H. Ralph Heidelbach, 92, owner of family grocery

February 17, 1994|By Fred Rasmussen | Fred Rasmussen,Sun Staff Writer

H. Ralph Heidelbach, who was the last of a family to operate a grocery business that was established in 1887 and who wrote and lectured extensively on the history of Catonsville, died Monday of a heart condition at St. Agnes Hospital.

He was 92 and had been a resident of the Charlestown Retirement Community since 1992.

He cited advancing age and not competition from chain stores as the reason he closed his family's last store, Heidelbach's grocery at 411 West Cold Spring Lane, known formally as the John Heidelbach Co., in 1978.

John Heidelbach, his father, established the business in the horse-and-buggy era when he opened his first store in the 800 block of Frederick Road in Catonsville. In 1923 it moved to the 700 block.

The Roland Park store was opened in 1928. The Catonsville store closed in 1965.

From its inception during the days of horse-drawn delivery to the estates of the wealthy that surrounded Catonsville, the business was known for its personal service to its customers.

When the store's fleet of yellow Dodge motor trucks with "Heidelbachs, The Complete Food Store" logo painted on its side panels replaced horses and wagons, old-fashioned service continued to be a trademark. Customers' orders were taken by phone and deliveries were made well into the era of the supermarket and convenience store.

"I've never met half the people, but I know them so well I could describe them to you," said Mr. Heidelbach in an interview in The Evening Sun in 1978.

He joined the business in 1925 after earning his degree at the University of Maryland and studying the bakery business with General Mills. He opened the bakery that was part of the Catonsville store, saying, "I'm a bakery engineer."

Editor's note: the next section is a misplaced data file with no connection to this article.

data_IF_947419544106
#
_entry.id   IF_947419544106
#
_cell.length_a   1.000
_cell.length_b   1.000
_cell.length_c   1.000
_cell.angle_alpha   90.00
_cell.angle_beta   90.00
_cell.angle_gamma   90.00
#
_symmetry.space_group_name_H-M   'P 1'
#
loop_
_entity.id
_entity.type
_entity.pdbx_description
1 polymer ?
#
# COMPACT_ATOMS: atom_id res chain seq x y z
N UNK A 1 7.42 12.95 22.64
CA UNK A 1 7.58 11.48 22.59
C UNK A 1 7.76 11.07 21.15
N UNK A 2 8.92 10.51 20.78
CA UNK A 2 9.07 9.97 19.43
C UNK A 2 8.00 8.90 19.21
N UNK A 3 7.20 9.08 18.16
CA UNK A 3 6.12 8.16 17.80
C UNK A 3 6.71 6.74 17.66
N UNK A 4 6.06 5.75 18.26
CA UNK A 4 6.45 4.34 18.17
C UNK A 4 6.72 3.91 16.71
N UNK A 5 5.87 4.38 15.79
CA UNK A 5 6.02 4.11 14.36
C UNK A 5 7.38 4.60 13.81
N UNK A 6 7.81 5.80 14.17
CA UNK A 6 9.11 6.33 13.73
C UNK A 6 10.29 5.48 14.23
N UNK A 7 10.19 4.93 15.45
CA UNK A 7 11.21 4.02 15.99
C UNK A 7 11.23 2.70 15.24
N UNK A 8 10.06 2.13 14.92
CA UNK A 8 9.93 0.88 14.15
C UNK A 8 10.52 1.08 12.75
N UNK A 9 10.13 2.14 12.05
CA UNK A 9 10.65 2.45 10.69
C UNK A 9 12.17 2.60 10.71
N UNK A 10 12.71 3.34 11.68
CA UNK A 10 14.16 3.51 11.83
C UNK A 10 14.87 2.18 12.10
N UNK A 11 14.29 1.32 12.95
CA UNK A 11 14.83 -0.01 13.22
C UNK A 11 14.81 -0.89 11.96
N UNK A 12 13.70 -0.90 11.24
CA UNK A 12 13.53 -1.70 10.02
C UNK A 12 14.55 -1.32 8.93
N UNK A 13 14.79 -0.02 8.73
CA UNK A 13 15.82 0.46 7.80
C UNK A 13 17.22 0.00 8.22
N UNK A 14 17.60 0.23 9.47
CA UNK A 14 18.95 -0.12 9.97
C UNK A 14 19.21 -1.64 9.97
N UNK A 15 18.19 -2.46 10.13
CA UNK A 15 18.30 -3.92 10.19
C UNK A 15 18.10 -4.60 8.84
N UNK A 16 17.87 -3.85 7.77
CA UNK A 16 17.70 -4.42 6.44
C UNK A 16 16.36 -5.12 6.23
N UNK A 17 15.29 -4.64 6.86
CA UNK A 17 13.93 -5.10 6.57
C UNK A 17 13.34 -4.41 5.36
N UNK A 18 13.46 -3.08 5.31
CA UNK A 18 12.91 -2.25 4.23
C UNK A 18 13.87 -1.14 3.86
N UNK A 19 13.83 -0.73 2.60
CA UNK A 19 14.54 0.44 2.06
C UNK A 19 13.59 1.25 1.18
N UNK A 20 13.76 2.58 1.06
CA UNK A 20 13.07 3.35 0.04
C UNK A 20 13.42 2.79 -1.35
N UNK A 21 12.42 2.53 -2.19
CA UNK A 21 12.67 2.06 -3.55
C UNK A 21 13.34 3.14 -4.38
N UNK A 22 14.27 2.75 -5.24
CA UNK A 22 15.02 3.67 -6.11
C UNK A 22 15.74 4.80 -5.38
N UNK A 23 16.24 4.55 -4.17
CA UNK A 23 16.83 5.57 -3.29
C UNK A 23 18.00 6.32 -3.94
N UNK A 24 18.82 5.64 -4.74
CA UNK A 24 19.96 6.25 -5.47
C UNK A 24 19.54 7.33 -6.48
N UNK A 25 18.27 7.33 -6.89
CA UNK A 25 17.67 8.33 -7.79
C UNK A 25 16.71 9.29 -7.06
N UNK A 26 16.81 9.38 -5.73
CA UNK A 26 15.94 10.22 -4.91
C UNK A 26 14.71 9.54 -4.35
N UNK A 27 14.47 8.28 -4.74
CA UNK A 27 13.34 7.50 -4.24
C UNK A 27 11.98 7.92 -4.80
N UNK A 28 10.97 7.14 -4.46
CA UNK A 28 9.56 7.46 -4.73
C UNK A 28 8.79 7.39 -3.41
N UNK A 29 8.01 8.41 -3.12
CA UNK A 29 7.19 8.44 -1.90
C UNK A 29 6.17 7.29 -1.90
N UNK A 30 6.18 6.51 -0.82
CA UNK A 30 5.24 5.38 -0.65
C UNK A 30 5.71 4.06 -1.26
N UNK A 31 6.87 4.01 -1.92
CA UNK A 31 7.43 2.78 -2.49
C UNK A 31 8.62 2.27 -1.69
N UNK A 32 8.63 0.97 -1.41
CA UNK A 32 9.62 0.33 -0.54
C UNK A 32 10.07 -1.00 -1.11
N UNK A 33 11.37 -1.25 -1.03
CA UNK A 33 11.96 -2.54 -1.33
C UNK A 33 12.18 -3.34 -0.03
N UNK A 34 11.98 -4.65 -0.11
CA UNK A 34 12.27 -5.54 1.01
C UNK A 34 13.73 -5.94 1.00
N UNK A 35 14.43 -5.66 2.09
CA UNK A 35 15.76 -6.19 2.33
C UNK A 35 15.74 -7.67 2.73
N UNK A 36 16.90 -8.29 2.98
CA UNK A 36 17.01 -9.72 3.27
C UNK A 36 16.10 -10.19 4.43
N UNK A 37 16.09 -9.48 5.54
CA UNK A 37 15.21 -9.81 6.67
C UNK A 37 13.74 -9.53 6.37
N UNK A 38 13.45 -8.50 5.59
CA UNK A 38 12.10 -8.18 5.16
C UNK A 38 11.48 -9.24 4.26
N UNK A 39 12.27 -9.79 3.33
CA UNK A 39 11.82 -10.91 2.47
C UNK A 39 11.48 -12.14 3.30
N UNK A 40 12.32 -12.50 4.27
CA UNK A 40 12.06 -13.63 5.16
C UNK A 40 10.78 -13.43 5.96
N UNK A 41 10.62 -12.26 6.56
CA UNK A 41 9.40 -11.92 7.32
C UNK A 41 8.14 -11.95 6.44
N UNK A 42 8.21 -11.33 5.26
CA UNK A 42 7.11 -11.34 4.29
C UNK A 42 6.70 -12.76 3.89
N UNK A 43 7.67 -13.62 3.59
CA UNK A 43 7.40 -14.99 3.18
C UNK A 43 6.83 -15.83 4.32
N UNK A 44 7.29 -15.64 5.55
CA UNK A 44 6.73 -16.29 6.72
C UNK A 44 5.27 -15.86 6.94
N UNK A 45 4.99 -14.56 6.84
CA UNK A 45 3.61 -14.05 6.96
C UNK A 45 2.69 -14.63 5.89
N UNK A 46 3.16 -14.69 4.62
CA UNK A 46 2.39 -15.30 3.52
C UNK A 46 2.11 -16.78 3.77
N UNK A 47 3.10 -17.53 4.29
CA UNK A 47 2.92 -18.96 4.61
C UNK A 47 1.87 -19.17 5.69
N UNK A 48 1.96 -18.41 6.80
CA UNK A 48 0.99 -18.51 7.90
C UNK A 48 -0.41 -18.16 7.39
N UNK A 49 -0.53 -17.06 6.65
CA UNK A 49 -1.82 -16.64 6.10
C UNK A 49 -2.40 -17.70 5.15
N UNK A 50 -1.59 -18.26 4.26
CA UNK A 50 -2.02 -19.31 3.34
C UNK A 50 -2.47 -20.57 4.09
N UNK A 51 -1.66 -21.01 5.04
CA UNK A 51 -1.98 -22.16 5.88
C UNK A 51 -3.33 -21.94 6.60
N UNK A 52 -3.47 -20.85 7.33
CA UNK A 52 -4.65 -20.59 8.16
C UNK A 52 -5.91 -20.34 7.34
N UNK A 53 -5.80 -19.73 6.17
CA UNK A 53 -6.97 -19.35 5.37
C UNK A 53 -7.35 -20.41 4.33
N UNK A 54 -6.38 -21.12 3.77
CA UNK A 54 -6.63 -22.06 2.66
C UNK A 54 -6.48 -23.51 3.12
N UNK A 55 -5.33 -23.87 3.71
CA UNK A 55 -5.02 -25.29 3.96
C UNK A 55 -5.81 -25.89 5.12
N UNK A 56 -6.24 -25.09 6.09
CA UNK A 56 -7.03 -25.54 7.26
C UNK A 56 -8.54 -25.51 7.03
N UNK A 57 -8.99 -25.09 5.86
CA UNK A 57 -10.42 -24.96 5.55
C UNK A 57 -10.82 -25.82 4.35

He took over the operation of the Roland Park store in 1965 and in an interview in The Sun in 1978, said, "The success of our operation has been service. We have some sales people who handle a particular customer's accounts exclusively. It's strictly based on faith and honesty and they had faith in us."

Even during the Depression, the store extended credit and, according to Mr. Heidelbach, "fed some families for months at a time."

Murphy King of Catonsville, who never missed a day's work in 40 years with the store and worked as a deliveryman and later a produce buyer, described Mr. Heidelbach as "a fine person to work for. He couldn't be beat and he treated me swell."

Mr. Heidelbach was born into the grocery business in an apartment above his father's Frederick Road store in 1901.

He grew up in a home on Bloomsbury Avenue near the German Orphans' Home, attending local schools and graduating from Catonsville High School. At the University of Maryland, he played lacrosse.

He was also a prankster. He was asked by the university president, H. C. "Curley" Byrd, to refrain from filling the store's grocery bags with water and emptying them on people.

Interested in the history of Catonsville and environs, he made use of his extensive collection of photographs and documents to produce a series of books detailing what life was like in the community in bygone years. He was a frequent lecturer on local history in the Catonsville Room of the Catonsville Library.

"He learned to use a camera and draw in perspective when he was in his 70s," recalled Debbie Wagstaff, his granddaughter who lives in Red Oak, Va.

He enjoyed gardening and fly fishing and tied his own flies until he was in his 80s.

"When he'd come for a visit to my farm in Virginia, rather than wait for my husband to take him to the pond, he'd slip under an electric fence with his fishing gear and head for the pond," recalled his granddaughter.

He was married to the former Thelma Taylor, who died in 1983.

Services were to be held at 11:30 a.m. today at Sterling Ashton Funeral Home, 736 Edmondson Avenue, Catonsville.

Survivors, in addition to his granddaughter, include a son, R. Gordon Heidelbach of Ellicott City; a grandson, James T. Heidelbach of Monkton; and two great-grandchildren.

The family suggested memorial donations to the Friends of the Catonsville Library, 1100 Frederick Road, Catonsville 21228.

Baltimore Sun Articles
Please note the green-lined linked article text has been applied commercially without any involvement from our newsroom editors, reporters or any other editorial staff.